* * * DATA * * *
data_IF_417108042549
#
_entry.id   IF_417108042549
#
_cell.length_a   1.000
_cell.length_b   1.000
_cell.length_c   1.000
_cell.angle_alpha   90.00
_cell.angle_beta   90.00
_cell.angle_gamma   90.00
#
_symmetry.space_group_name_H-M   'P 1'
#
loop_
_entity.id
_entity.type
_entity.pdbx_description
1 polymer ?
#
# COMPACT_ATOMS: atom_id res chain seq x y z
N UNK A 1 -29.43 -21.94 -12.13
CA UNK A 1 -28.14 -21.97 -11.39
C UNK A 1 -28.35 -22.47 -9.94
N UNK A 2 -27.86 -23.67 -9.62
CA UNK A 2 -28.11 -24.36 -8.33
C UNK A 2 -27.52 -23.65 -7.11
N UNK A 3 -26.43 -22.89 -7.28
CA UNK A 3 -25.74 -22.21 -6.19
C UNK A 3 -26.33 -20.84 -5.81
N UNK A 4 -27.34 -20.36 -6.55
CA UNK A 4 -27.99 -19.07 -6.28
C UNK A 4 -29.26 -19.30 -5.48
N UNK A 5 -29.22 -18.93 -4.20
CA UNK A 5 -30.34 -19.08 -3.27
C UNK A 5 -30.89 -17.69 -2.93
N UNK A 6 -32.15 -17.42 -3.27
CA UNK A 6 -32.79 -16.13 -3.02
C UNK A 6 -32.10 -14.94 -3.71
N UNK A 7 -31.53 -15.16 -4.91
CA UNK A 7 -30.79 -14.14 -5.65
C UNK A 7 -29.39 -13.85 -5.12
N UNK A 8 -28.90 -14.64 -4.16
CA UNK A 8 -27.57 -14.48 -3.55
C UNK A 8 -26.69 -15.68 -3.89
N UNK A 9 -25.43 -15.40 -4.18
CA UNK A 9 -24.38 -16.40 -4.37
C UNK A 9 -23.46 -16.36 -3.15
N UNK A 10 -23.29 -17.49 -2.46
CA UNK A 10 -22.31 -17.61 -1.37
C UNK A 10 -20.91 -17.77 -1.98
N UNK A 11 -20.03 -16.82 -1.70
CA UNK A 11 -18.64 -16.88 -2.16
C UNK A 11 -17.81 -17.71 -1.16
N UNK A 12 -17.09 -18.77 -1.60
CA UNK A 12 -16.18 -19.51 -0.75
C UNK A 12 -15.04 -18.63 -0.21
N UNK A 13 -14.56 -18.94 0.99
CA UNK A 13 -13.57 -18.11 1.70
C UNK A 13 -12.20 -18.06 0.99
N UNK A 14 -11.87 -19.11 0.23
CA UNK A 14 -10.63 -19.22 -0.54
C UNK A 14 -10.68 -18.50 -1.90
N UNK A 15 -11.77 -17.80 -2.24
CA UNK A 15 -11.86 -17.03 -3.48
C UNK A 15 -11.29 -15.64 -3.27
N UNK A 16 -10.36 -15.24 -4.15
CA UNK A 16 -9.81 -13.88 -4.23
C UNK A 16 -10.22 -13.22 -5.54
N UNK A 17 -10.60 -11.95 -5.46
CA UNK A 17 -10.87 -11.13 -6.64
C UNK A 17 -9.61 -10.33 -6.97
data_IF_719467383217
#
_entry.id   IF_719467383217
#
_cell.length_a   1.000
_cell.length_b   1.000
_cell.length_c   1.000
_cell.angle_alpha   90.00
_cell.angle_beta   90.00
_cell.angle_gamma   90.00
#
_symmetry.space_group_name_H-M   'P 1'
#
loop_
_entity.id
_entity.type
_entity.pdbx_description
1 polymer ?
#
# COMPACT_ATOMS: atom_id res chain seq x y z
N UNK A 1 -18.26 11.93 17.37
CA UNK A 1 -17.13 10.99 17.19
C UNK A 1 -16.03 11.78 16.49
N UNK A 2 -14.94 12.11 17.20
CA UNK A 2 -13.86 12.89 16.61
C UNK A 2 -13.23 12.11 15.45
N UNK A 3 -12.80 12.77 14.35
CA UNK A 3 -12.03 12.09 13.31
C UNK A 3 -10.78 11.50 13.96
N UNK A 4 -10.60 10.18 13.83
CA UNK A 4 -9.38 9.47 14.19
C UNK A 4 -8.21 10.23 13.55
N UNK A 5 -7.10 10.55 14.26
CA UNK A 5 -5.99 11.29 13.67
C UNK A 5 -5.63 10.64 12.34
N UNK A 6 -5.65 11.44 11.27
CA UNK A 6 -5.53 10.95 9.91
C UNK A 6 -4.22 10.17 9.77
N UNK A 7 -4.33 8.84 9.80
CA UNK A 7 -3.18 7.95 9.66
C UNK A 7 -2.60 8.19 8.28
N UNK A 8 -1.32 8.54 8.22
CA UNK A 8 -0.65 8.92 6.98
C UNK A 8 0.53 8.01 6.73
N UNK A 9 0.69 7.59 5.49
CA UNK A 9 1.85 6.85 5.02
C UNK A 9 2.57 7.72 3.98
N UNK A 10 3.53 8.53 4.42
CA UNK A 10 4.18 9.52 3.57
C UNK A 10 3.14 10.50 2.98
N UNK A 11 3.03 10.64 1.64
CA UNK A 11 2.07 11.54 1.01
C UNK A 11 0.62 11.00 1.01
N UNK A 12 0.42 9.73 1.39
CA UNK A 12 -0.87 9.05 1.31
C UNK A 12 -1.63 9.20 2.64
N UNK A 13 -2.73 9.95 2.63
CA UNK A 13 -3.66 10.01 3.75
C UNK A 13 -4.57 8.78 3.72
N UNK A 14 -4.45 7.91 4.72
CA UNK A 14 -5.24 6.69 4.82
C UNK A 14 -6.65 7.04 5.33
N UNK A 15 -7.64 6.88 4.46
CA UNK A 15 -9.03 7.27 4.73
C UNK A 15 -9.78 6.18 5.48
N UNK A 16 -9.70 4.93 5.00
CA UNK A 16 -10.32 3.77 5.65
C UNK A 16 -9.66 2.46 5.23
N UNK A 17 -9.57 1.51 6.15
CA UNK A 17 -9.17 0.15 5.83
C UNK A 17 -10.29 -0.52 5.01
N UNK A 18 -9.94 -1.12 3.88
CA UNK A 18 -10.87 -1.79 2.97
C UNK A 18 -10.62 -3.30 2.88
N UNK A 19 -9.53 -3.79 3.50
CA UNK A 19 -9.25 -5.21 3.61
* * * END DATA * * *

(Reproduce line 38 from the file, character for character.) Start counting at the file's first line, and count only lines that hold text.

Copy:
C UNK A 6 -32.10 -14.94 -3.71